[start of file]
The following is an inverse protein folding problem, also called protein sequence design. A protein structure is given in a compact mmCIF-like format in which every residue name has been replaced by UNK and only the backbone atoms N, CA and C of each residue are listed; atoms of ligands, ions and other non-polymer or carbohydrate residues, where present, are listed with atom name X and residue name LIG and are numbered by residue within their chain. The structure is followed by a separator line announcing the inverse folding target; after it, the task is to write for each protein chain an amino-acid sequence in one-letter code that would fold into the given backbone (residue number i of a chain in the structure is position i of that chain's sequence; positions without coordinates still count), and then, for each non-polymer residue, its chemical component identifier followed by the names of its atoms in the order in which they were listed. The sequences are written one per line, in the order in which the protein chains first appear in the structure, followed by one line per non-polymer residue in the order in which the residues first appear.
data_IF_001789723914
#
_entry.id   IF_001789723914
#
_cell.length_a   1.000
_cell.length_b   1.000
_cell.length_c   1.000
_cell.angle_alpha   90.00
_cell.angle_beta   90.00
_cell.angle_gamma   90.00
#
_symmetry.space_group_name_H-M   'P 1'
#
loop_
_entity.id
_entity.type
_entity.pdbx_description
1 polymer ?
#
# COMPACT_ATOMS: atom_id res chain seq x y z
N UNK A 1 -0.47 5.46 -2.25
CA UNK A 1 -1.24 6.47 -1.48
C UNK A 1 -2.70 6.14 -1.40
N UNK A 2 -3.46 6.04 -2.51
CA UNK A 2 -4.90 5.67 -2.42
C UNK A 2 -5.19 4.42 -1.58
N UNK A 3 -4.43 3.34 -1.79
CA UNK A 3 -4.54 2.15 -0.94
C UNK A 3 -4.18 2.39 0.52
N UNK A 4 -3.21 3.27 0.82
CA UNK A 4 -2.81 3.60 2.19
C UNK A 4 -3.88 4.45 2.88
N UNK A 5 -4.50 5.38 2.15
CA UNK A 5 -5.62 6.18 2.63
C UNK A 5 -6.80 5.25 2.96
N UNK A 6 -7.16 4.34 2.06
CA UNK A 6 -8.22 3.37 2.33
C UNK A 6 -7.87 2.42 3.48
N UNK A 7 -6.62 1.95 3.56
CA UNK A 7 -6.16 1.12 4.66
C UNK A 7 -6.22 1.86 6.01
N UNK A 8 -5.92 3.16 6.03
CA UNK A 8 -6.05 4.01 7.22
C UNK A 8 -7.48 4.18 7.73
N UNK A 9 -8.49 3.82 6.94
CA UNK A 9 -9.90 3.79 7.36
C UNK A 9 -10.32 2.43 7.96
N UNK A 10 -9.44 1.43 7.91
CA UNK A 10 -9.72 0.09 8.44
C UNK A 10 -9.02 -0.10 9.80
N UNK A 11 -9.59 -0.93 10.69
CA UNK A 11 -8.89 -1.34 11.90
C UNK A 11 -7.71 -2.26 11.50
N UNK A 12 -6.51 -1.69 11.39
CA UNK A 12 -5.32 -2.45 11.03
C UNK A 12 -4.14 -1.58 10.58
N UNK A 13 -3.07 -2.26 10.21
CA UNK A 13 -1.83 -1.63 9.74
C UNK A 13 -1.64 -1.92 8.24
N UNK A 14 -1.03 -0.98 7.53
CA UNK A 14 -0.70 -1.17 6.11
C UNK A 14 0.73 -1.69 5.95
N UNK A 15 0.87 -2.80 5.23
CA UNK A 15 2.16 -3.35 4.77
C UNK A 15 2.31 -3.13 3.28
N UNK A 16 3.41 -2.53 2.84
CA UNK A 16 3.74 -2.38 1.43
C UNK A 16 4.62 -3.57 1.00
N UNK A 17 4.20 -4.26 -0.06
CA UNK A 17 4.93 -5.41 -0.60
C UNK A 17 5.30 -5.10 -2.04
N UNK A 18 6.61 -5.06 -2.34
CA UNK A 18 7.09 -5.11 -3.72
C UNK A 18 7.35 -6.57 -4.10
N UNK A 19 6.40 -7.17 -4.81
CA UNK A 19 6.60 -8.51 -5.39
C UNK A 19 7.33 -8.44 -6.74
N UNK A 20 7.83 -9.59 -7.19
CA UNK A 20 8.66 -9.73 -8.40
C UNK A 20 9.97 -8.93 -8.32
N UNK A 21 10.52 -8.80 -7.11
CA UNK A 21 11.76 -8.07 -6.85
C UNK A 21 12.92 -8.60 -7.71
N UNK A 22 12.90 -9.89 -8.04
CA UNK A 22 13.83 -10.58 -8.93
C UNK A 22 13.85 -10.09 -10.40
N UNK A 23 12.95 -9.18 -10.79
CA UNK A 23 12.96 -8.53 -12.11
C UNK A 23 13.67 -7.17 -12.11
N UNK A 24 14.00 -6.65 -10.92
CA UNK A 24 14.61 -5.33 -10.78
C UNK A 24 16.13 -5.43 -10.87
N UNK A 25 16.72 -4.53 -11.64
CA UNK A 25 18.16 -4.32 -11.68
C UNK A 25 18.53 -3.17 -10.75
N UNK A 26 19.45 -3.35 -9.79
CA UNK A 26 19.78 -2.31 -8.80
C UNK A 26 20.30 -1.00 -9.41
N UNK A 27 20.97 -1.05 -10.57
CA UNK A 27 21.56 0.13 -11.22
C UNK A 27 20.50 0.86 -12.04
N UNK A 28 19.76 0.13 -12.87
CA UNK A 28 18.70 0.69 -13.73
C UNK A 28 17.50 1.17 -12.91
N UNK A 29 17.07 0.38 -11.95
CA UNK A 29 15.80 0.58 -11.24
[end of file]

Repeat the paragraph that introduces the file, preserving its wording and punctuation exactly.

The following is an inverse protein folding problem, also called protein sequence design. A protein structure is given in a compact mmCIF-like format in which every residue name has been replaced by UNK and only the backbone atoms N, CA and C of each residue are listed; atoms of ligands, ions and other non-polymer or carbohydrate residues, where present, are listed with atom name X and residue name LIG and are numbered by residue within their chain. The structure is followed by a separator line announcing the inverse folding target; after it, the task is to write for each protein chain an amino-acid sequence in one-letter code that would fold into the given backbone (residue number i of a chain in the structure is position i of that chain's sequence; positions without coordinates still count), and then, for each non-polymer residue, its chemical component identifier followed by the names of its atoms in the order in which they were listed. The sequences are written one per line, in the order in which the protein chains first appear in the structure, followed by one line per non-polymer residue in the order in which the residues first appear.